LONDON (Reuters) - Britain is working with its European partners to help ease the impact of banking restrictions on trade with Iran, Business Secretary Sajid Javid said on Wednesday, adding that the UK had signed a deal to simplify the financing of exports.
International sanctions, including banking restrictions, imposed against Iran ended in January under a deal with world powers in which Tehran agreed to curb its nuclear program.
But U.S. measures including a ban on dollar trading and a freeze on U.S. banks engaging in trade remain in place. This has left non-U.S. banks and insurers wary of processing transactions with Iran, fearing they may still fall foul of the existing measures and a lack of clarity on what they are able to do.
Javid told the FT Iran conference in London that issues around cash and credit were “quite significant” but that Britain was working with other European nations and the banking industry to try to tackle them or provide clarity on how the guidelines work.
“For many firms it’s not actually clear what you can or cannot do according to, let’s say, U.S. rules. That’s why one of the things that as a minimum has to be done quite quickly is to bring some clarity,” he said.
Britain’s trade envoy to Iran, former finance minister Norman Lamont, outlined the scale of the problem, saying he had struggled to get bank chiefs in London to meet with a recent delegation from the Iranian central bank.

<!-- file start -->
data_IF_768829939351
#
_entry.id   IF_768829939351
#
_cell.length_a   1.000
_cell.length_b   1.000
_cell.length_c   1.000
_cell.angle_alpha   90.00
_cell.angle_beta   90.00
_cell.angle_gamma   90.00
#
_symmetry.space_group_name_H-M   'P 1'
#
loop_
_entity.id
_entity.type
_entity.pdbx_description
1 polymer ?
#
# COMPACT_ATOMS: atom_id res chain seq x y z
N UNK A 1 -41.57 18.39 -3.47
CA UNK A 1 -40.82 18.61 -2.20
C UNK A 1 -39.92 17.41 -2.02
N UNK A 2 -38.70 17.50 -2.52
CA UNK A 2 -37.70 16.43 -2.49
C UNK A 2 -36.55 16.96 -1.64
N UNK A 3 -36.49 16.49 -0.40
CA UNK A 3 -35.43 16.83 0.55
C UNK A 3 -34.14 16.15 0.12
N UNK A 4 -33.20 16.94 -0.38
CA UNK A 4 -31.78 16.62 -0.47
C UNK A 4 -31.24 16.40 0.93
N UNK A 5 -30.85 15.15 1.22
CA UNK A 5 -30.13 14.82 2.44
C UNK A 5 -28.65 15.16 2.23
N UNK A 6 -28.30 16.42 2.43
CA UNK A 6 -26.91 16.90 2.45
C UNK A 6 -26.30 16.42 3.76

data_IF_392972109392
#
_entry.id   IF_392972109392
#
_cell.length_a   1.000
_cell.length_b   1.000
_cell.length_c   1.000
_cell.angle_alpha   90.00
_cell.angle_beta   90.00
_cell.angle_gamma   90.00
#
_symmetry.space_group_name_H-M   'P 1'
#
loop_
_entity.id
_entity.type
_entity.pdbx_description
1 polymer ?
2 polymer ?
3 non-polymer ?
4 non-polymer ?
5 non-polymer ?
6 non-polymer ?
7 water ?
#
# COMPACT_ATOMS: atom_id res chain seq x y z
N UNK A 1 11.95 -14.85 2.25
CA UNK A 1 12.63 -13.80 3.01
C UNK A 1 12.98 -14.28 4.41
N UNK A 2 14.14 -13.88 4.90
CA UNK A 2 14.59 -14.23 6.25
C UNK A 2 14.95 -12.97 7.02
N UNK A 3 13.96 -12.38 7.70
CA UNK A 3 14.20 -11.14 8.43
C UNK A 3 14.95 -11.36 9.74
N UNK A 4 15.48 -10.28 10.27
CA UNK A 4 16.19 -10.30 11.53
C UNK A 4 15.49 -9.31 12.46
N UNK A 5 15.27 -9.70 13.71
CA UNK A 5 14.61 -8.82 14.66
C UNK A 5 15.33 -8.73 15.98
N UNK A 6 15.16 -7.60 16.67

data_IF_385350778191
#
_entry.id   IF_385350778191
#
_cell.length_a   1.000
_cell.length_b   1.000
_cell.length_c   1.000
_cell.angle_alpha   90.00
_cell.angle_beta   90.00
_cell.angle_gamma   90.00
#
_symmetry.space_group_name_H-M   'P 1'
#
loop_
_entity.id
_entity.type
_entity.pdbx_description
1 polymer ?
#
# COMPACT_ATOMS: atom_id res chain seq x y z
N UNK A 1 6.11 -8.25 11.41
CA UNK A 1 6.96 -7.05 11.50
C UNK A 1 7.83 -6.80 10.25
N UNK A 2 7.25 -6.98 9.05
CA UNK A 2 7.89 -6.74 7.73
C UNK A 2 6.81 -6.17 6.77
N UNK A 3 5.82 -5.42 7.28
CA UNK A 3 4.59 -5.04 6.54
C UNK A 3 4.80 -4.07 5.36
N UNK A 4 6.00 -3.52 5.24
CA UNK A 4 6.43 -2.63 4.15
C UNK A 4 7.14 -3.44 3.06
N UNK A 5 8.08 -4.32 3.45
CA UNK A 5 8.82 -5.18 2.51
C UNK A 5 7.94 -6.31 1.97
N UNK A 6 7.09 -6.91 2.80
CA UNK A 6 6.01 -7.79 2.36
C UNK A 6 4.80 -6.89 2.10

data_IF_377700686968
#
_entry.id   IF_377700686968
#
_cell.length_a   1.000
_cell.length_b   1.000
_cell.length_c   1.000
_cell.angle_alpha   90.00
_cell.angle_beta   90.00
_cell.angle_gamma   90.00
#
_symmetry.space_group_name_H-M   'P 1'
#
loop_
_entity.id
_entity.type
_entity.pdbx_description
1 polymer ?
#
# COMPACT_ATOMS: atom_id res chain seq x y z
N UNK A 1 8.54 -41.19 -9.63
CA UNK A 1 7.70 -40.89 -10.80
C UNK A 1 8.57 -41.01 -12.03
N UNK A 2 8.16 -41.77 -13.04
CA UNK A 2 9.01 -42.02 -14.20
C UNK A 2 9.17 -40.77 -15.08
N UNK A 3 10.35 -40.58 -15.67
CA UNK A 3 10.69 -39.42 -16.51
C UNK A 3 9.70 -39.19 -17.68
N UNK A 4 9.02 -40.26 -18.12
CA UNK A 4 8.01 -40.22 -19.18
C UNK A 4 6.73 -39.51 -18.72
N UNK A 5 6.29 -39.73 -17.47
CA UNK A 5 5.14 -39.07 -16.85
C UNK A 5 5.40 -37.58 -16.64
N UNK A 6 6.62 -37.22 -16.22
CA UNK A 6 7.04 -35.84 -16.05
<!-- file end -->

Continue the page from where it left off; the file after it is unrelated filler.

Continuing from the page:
“Terrified, they were,” he said. “European banks, very much so the British banks, are very frightened of falling foul of what I would call the extra-territorial reach of American law.”
Lamont added that he was talking to British banks continuously.
“The government are doing all they can to clarify this issue to find out what exactly what the banks’ concerns are,” he said.
Britain’s export agency and its Iranian counterpart signed a memorandum of understanding on Wednesday, Javid said.
The deal will see UK Export Finance and the Export Guarantee Fund of Iran, the Iranian state-owned credit insurance company, work together to identify opportunities for trade in capital goods, equipment and services, Britain’s business ministry said.
Other European Union countries including Italy, France and Germany have already struck billions of dollars worth of deals and many within Britain’s business community complain that the country has been slower to respond.
Shrugging aside such concerns, Javid said “It’s never too late”. He added that he would lead a British trade mission to Iran later this year, possibly as early as May.
Javid said membership of the European Union had been helpful in terms of facilitating the removal of sanctions, but added that Britain’s June 23 referendum on whether to remain a member of the 28-nation bloc was not a risk to future trade with Iran.
Editing by Gareth Jones and Hugh Lawson